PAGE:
Fiction as History: Nero to Julian Paperback – Mar 29 1997
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"[Bowersock] uses pagan prose fiction produced in Greek and Latin during the early Christian era to investigate the complex relations between 'historical' and 'fictional' truths. . . and concludes that even in late antiquity the great novelists appealed to Christians as much as to pagans."--"New Testament Abstracts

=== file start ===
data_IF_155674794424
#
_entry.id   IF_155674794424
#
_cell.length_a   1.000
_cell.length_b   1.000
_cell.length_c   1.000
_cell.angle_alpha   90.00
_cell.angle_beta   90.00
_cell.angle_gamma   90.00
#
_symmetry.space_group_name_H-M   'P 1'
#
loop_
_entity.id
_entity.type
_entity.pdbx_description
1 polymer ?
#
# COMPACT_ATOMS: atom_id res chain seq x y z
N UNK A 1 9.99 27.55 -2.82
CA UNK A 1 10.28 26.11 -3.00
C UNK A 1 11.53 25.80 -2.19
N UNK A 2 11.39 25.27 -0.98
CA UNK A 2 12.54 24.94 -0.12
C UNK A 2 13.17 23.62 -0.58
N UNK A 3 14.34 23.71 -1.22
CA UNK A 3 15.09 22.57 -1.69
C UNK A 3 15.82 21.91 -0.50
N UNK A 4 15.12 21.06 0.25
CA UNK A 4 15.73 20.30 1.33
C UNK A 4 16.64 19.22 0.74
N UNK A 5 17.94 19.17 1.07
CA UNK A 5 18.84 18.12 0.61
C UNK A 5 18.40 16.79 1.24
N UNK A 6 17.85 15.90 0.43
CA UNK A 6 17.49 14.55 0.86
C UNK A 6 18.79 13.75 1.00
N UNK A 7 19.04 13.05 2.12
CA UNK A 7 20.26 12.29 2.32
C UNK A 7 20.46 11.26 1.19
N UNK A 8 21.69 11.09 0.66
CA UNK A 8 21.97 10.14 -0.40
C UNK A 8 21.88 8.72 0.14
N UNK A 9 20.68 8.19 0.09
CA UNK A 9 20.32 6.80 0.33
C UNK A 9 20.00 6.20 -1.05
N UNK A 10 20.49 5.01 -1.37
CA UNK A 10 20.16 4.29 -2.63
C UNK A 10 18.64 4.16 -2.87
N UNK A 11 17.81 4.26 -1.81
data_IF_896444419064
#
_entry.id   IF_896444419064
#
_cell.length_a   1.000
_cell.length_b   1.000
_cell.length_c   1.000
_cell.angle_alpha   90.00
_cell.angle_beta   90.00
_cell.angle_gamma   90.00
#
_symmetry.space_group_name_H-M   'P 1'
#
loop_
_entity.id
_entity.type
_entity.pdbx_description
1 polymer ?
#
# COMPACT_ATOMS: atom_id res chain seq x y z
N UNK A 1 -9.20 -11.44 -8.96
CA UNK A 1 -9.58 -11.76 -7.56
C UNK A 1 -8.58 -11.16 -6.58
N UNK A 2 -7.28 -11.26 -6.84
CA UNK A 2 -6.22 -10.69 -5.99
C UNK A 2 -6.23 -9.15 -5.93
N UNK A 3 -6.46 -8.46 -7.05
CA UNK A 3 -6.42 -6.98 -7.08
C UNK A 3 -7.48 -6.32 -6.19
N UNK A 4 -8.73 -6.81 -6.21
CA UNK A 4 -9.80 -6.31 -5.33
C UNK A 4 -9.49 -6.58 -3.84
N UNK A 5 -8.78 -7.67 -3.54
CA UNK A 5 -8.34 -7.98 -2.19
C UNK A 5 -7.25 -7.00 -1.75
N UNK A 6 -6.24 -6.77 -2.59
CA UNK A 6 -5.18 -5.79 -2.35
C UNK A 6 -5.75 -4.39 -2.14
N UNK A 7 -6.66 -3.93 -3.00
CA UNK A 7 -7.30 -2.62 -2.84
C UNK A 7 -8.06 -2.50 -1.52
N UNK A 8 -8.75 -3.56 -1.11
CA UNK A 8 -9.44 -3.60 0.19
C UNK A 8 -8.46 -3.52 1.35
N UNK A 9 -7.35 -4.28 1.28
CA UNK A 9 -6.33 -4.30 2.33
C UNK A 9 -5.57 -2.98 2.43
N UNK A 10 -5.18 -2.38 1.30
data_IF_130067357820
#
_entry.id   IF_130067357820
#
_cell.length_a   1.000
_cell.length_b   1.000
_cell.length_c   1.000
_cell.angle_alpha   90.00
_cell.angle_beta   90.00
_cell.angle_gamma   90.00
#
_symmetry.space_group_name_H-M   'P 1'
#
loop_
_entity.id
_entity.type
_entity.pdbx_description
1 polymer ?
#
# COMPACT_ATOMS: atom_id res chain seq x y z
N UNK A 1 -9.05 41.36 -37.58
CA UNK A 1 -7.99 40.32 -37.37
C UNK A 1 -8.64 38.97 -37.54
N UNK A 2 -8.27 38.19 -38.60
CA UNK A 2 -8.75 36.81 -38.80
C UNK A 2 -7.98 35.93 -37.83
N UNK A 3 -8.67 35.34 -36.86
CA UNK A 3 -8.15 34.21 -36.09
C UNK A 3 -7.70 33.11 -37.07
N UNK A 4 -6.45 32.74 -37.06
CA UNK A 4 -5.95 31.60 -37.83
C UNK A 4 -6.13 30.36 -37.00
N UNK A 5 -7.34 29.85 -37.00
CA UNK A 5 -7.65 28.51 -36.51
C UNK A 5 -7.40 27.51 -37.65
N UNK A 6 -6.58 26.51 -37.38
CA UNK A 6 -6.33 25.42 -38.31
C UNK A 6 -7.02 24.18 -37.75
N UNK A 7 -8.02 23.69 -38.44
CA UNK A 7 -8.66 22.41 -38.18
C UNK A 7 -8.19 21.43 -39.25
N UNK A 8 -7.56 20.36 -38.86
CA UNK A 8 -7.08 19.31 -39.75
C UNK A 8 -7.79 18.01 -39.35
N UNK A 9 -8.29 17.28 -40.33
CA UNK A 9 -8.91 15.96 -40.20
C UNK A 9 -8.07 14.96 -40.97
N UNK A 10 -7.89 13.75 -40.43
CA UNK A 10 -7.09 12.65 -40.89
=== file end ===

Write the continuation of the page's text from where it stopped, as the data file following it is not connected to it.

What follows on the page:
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This being such a fine piece of work, why do I only award it four stars instead of five? Because Bowersock is plainly terrified of his own results. He does not want to say out loud that a generation that lived in the reign of Nero (i.e. within living memory of Christ) had a clear understanding of Transubstantiation; he does not want to say out loud that, far from being obscure and unknown, Christianity was a major cultural leaven from a very early period; above all, he would sew his own lips shut rather than admit that every piece of his excellent analysis goes to reinforce the notion of a historical Jesus within the terms and parameters of the Gospels. Professor Bowersock is - unfortunately for him - a widely respected figure in the academic establishment. He certainly would lose caste among his scholarly colleagues if he were more explicit about what he has to say; however, he must at least be complimented on having done nothing to disguise or conceal, as more than one other academic has done, the tendency of his results.
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